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First report of Phytophthora cinnamomi associated with stem cankers of Quercus cerris in South Africa
1 Department of Genetics, Forestry and Agricultural Biotechnology Institute, University of Pretoria, Pretoria, 0002, South Africa
2 Current address: Korea Forest Research Institute, 57 Hoegiro, Dongdaemun-Gu, Seoul 130-712, South Korea
3 Department of Microbiology and Plant Pathology, Forestry and Agricultural Biotechnology Institute, University of Pretoria, Pretoria, 0002, South Africa
Received: 26 Mar 2011; Published: 07 Sep 2011
Quercus cerris (Turkey oak) is native to the orient and southeastern Europe (Balci & Halmschlager, 2003a). These trees are also commonly planted as non-native ornamentals in countries including South Africa. Recently, bleeding cankers on the stems, typical of Phytophthora infection, were found on Q. cerris trees growing on the Vergelegen Estate near Somerset West in the Western Cape Province of South Africa (Fig. 1). Phytophthora species have been recognised as being involved in the decline of Quercus spp., including Q. cerris, in eastern and north-central USA and Europe (Balci et al., 2007). Species isolated from soil associated with declining Q. cerris include P. citricola, P. cryptogea, P. quercina, and P. syringae (Balci & Halmschlager, 2003a,b), while P. ramorum and P. cinnamomi have been isolated directly from sapwood of trees showing bleeding cankers in Europe (Brown & Brasier, 2007).
Isolations were made from diseased tissues of four Q. cerris trees using selective medium (Jung et al., 1996). Single hyphal tip cultures of putative Phytophthora spp. were transferred to V8 agar and stored in the culture collection (CMW) of the Forestry and Agricultural Biotechnology Institute at the University of Pretoria. DNA of all isolates was extracted and the ITS gene regions amplified and compared with sequences downloaded from GenBank (Accession Nos. AF266764, AY302148, AY302149, EF055303). The most parsimonious tree was obtained by PAUP analysis of the ITS dataset. The morphological characteristics for the four isolates from Q. cerris were the same as those described for P. cinnamomi, with typical corraloid hyphae. The sequences (GU799635, GU799636, GU799637, GU799638) of all isolates were identical to that of authenticated P. cinnamomi sequences. Four isolates (CMW 33386, 33387, 33388, 333889) identified as P. cinnamomi were tested for mating type by pairing these with known P. cinnamomi mating tester strains. Results of these pairings showed that isolate CMW33386 was of the A1 mating type and the remaining three isolates were of the A2 mating type. Plerotic oospores (38.5 µm in average diameter) were formed after seven days on V8 agar. Amphigynous antheridia were uni- or bicellular (16.2 x 17.6 µm average) (Fig. 2).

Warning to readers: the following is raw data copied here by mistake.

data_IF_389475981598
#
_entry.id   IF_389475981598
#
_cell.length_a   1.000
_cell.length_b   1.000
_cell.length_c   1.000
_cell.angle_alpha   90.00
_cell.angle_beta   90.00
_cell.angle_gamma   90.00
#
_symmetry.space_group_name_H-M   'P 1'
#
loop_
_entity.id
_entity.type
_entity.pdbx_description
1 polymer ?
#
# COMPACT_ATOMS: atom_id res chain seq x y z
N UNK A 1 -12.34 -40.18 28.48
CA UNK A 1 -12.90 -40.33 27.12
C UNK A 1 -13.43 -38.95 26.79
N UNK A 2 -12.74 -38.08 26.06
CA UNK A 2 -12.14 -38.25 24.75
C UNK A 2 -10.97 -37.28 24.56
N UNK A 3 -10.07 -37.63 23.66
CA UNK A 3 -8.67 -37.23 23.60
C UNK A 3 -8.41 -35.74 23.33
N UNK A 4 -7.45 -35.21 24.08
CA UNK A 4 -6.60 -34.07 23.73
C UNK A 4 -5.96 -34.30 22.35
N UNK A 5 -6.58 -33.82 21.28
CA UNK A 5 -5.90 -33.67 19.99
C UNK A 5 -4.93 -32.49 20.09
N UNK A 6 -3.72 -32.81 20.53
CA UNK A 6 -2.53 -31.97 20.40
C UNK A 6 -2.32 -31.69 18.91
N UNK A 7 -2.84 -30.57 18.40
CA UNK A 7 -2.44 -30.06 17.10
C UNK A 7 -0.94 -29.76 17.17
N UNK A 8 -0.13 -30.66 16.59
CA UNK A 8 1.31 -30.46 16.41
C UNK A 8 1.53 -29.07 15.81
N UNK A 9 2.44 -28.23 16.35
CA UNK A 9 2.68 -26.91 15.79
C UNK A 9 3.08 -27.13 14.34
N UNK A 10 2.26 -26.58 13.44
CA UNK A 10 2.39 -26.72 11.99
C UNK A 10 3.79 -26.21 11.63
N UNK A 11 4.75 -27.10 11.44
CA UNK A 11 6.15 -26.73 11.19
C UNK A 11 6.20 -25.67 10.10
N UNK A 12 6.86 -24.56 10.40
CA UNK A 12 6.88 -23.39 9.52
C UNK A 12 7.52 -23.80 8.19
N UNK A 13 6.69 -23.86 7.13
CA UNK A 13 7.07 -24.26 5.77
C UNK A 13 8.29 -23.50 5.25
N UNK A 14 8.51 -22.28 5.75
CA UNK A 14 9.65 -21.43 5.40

It was impossible to obtain Q. cerris seedlings in South Africa so inoculation trials were conducted on six seedlings each of Q. robur and Q. suber and additionally 30 Q. palustris trees to determine whether the isolates collected were pathogenic to Quercus spp. A mycelial agar plug (6 mm) representing isolates of two different mating types were inserted into the stems of trees including an equal number for each isolate and a control inoculation with a sterile V8 agar plug. The seedlings were kept in a greenhouse at 25-30°C for two weeks. Necrotic lesions that developed were measured and photographed. The P. cinnamomi isolates produced lesions on all three Quercus species (Fig. 3). Lesions on Q. suber and Q. palustris were similar in length for both isolates. However, CMW33387 produced significantly larger lesions than CMW33386 on Q. robur. Phytophthora cinnamomi was re-isolated from all the lesions using the same selective medium. Results of this study have shown that P. cinnamomi is the most likely cause of the disease on Q. cerris. To the best of our knowledge, this is the first report of P. cinnamomi on Q. cerris in South Africa.
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To cite this report: Oh E, Wingfield BD, Wingfield MJ, Roux J, 2011. First report of Phytophthora cinnamomi associated with stem cankers of Quercus cerris in South Africa. New Disease Reports 24, 11. [http://dx.doi.org/10.5197/j.2044-0588.2011.024.011]
©2011 The Authors